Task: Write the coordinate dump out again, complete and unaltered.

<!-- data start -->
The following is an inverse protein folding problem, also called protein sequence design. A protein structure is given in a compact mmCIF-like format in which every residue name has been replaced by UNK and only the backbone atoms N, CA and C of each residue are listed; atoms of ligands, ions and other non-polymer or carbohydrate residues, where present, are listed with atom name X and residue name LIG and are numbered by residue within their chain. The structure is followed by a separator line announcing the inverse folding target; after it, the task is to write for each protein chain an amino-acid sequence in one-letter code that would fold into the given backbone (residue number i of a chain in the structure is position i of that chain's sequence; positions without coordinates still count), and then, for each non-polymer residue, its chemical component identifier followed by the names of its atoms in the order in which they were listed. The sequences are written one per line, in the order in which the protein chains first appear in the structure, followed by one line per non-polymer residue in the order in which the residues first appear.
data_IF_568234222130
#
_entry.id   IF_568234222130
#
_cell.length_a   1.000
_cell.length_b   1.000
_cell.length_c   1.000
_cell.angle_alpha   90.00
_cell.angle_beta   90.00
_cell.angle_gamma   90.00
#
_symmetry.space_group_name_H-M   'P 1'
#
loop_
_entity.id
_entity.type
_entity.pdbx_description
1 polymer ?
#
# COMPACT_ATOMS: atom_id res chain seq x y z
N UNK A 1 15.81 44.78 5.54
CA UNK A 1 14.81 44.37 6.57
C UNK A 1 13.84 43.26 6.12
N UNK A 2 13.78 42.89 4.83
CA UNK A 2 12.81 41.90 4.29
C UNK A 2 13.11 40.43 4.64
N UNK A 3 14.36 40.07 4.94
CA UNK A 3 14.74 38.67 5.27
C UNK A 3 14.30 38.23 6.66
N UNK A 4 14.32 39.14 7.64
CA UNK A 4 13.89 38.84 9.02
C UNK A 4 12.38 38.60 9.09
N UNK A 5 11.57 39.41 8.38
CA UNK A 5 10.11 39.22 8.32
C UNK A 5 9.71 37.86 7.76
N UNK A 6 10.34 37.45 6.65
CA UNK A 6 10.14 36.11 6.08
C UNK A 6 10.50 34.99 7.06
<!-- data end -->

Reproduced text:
The following is an inverse protein folding problem, also called protein sequence design. A protein structure is given in a compact mmCIF-like format in which every residue name has been replaced by UNK and only the backbone atoms N, CA and C of each residue are listed; atoms of ligands, ions and other non-polymer or carbohydrate residues, where present, are listed with atom name X and residue name LIG and are numbered by residue within their chain. The structure is followed by a separator line announcing the inverse folding target; after it, the task is to write for each protein chain an amino-acid sequence in one-letter code that would fold into the given backbone (residue number i of a chain in the structure is position i of that chain's sequence; positions without coordinates still count), and then, for each non-polymer residue, its chemical component identifier followed by the names of its atoms in the order in which they were listed. The sequences are written one per line, in the order in which the protein chains first appear in the structure, followed by one line per non-polymer residue in the order in which the residues first appear.
data_IF_568234222130
#
_entry.id   IF_568234222130
#
_cell.length_a   1.000
_cell.length_b   1.000
_cell.length_c   1.000
_cell.angle_alpha   90.00
_cell.angle_beta   90.00
_cell.angle_gamma   90.00
#
_symmetry.space_group_name_H-M   'P 1'
#
loop_
_entity.id
_entity.type
_entity.pdbx_description
1 polymer ?
#
# COMPACT_ATOMS: atom_id res chain seq x y z
N UNK A 1 15.81 44.78 5.54
CA UNK A 1 14.81 44.37 6.57
C UNK A 1 13.84 43.26 6.12
N UNK A 2 13.78 42.89 4.83
CA UNK A 2 12.81 41.90 4.29
C UNK A 2 13.11 40.43 4.64
N UNK A 3 14.36 40.07 4.94
CA UNK A 3 14.74 38.67 5.27
C UNK A 3 14.30 38.23 6.66
N UNK A 4 14.32 39.14 7.64
CA UNK A 4 13.89 38.84 9.02
C UNK A 4 12.38 38.60 9.09
N UNK A 5 11.57 39.41 8.38
CA UNK A 5 10.11 39.22 8.32
C UNK A 5 9.71 37.86 7.76
N UNK A 6 10.34 37.45 6.65
CA UNK A 6 10.14 36.11 6.08
C UNK A 6 10.50 34.99 7.06